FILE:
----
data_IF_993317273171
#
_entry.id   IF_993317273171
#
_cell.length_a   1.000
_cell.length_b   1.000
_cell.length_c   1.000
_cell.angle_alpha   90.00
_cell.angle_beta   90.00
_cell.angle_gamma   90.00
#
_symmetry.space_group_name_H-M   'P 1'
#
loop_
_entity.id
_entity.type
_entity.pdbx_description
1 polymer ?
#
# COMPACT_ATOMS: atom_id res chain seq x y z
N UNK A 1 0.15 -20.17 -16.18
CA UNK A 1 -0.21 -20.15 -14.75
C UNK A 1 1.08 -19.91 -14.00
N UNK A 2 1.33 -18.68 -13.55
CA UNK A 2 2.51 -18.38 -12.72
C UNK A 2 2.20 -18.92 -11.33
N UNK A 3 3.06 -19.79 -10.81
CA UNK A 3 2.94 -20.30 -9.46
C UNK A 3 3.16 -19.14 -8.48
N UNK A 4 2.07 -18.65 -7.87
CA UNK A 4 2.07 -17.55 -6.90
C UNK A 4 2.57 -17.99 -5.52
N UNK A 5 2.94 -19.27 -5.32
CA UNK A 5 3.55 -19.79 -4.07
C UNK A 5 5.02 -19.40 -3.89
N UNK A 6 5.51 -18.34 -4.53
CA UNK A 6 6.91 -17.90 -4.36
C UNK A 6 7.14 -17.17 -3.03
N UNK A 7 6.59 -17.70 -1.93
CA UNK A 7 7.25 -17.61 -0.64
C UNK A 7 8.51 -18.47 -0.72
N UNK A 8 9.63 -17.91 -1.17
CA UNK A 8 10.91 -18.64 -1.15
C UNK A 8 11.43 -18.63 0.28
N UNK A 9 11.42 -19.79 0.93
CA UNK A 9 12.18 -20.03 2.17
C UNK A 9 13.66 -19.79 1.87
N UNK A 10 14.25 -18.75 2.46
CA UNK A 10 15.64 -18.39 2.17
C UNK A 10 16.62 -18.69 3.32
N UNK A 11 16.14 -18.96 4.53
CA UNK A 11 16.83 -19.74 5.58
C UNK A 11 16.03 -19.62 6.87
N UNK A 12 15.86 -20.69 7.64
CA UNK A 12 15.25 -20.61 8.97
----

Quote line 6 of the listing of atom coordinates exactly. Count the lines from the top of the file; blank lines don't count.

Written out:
_cell.length_b   1.000